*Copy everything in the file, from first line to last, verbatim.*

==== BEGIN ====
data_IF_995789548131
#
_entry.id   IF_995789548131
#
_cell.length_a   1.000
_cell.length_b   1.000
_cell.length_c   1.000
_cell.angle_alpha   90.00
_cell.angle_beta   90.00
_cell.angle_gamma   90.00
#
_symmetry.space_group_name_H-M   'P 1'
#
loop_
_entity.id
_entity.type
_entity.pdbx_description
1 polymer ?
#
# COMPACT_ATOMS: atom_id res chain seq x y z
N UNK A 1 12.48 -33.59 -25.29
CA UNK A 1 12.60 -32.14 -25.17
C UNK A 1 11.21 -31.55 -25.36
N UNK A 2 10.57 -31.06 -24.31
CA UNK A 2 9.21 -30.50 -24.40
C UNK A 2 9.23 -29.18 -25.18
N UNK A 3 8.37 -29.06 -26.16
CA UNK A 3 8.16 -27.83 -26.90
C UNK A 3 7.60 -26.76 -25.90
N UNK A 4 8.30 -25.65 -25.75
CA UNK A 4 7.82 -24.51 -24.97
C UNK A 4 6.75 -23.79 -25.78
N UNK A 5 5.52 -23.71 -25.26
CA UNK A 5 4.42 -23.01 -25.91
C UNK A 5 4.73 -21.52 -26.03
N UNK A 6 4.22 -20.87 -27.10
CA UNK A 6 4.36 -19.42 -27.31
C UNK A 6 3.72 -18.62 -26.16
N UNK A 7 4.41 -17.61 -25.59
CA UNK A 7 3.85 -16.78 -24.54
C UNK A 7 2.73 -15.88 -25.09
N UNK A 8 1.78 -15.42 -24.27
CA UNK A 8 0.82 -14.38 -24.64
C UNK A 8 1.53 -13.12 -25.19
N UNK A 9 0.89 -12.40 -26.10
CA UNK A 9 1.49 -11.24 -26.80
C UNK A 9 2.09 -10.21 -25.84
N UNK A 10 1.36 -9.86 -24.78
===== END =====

data_IF_995789548131
#
_entry.id   IF_995789548131
#
_cell.length_a   1.000
_cell.length_b   1.000
_cell.length_c   1.000
_cell.angle_alpha   90.00
_cell.angle_beta   90.00
_cell.angle_gamma   90.00
#
_symmetry.space_group_name_H-M   'P 1'
#
loop_
_entity.id
_entity.type
_entity.pdbx_description
1 polymer ?
#
# COMPACT_ATOMS: atom_id res chain seq x y z
N UNK A 1 12.48 -33.59 -25.29
CA UNK A 1 12.60 -32.14 -25.17
C UNK A 1 11.21 -31.55 -25.36
N UNK A 2 10.57 -31.06 -24.31
CA UNK A 2 9.21 -30.50 -24.40
C UNK A 2 9.23 -29.18 -25.18
N UNK A 3 8.37 -29.06 -26.16
CA UNK A 3 8.16 -27.83 -26.90
C UNK A 3 7.60 -26.76 -25.90
N UNK A 4 8.30 -25.65 -25.75
CA UNK A 4 7.82 -24.51 -24.97
C UNK A 4 6.75 -23.79 -25.78
N UNK A 5 5.52 -23.71 -25.26
CA UNK A 5 4.42 -23.01 -25.91
C UNK A 5 4.73 -21.52 -26.03
N UNK A 6 4.22 -20.87 -27.10
CA UNK A 6 4.36 -19.42 -27.31
C UNK A 6 3.72 -18.62 -26.16
N UNK A 7 4.41 -17.61 -25.59
CA UNK A 7 3.85 -16.78 -24.54
C UNK A 7 2.73 -15.88 -25.09
N UNK A 8 1.78 -15.42 -24.27
CA UNK A 8 0.82 -14.38 -24.64
C UNK A 8 1.53 -13.12 -25.19
N UNK A 9 0.89 -12.40 -26.10
CA UNK A 9 1.49 -11.24 -26.80
C UNK A 9 2.09 -10.21 -25.84
N UNK A 10 1.36 -9.86 -24.78